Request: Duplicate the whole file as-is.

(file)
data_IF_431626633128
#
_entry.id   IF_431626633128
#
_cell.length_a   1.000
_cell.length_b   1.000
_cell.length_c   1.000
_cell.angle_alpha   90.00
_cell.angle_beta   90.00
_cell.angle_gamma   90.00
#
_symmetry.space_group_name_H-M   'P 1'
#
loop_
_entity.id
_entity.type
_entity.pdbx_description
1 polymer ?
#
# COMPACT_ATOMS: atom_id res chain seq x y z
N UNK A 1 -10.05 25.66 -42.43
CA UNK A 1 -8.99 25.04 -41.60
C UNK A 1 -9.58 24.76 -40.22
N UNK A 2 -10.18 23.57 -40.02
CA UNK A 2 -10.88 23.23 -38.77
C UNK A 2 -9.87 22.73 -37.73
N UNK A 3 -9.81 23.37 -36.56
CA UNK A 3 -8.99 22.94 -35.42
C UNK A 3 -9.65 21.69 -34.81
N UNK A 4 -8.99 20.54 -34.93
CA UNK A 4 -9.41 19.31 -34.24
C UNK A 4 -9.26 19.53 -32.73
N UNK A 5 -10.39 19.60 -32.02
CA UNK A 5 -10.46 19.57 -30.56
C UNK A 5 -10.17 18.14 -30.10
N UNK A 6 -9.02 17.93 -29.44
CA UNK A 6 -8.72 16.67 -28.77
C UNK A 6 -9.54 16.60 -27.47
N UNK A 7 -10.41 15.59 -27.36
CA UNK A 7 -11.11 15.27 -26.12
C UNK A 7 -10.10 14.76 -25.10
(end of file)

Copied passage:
data_IF_431626633128
#
_entry.id   IF_431626633128
#
_cell.length_a   1.000
_cell.length_b   1.000
_cell.length_c   1.000
_cell.angle_alpha   90.00
_cell.angle_beta   90.00
_cell.angle_gamma   90.00
#
_symmetry.space_group_name_H-M   'P 1'
#
loop_
_entity.id
_entity.type
_entity.pdbx_description
1 polymer ?
#
# COMPACT_ATOMS: atom_id res chain seq x y z
N UNK A 1 -10.05 25.66 -42.43
CA UNK A 1 -8.99 25.04 -41.60
C UNK A 1 -9.58 24.76 -40.22
N UNK A 2 -10.18 23.57 -40.02
CA UNK A 2 -10.88 23.23 -38.77
C UNK A 2 -9.87 22.73 -37.73
N UNK A 3 -9.81 23.37 -36.56
CA UNK A 3 -8.99 22.94 -35.42
C UNK A 3 -9.65 21.69 -34.81
N UNK A 4 -8.99 20.54 -34.93
CA UNK A 4 -9.41 19.31 -34.24
C UNK A 4 -9.26 19.53 -32.73
N UNK A 5 -10.39 19.60 -32.02
CA UNK A 5 -10.46 19.57 -30.56
C UNK A 5 -10.17 18.14 -30.10
N UNK A 6 -9.02 17.93 -29.44
CA UNK A 6 -8.72 16.67 -28.77
C UNK A 6 -9.54 16.60 -27.47
N UNK A 7 -10.41 15.59 -27.36
CA UNK A 7 -11.11 15.27 -26.12
C UNK A 7 -10.10 14.76 -25.10